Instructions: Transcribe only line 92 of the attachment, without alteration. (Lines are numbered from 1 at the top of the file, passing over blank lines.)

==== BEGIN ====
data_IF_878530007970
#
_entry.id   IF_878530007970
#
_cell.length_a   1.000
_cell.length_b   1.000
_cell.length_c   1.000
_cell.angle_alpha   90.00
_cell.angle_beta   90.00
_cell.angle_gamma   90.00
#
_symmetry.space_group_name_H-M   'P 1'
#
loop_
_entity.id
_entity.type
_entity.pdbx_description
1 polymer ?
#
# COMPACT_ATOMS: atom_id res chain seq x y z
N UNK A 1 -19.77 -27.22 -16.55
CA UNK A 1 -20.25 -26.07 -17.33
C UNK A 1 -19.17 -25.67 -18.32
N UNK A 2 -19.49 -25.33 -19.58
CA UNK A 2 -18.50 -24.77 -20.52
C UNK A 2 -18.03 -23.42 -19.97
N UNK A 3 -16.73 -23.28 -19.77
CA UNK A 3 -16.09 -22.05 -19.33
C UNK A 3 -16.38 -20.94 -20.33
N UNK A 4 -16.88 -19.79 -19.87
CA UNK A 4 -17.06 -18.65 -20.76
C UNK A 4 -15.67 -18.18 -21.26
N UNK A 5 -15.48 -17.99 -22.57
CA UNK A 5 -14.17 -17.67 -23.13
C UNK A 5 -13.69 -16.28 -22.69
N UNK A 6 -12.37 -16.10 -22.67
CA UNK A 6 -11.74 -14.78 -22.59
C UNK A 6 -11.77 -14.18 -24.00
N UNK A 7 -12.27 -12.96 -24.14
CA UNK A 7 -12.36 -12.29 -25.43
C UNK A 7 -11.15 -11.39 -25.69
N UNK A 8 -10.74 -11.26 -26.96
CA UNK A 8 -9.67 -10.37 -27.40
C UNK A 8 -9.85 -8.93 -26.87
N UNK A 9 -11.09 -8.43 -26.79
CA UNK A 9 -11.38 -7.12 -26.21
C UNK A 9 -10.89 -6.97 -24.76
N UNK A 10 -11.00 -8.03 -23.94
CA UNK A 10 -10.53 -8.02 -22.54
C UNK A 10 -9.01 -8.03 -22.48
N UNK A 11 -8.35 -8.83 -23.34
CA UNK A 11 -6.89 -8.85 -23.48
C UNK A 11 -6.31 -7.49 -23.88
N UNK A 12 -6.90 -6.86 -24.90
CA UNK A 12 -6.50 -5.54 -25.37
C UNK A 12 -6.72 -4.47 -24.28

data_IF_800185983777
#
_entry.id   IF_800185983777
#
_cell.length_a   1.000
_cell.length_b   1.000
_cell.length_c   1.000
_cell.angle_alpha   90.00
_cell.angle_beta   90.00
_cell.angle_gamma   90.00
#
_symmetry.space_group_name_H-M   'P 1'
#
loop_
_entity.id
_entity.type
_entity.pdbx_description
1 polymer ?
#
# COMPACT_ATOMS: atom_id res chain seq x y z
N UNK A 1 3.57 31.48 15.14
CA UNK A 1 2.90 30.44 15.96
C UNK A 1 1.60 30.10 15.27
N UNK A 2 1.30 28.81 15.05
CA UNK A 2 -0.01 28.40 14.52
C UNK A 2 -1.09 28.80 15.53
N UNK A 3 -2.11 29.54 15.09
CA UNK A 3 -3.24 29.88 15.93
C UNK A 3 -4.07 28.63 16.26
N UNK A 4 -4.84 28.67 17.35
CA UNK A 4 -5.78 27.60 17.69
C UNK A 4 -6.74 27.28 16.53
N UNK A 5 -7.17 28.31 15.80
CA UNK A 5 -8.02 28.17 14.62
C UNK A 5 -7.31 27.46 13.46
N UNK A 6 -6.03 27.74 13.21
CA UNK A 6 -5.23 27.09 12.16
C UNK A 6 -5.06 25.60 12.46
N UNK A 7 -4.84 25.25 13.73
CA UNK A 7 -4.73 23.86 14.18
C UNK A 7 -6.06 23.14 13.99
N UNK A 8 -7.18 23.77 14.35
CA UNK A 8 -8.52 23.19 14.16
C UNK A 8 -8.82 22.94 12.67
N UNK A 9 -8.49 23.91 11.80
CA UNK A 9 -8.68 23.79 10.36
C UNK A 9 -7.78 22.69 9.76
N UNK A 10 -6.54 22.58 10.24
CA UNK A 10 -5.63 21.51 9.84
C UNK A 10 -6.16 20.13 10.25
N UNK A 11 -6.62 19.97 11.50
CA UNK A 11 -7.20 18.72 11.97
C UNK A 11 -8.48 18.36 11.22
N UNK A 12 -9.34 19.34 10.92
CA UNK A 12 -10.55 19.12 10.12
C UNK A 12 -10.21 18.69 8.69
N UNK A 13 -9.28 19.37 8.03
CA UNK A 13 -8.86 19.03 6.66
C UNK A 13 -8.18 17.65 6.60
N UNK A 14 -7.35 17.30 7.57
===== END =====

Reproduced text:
N UNK A 6 -6.03 27.74 13.21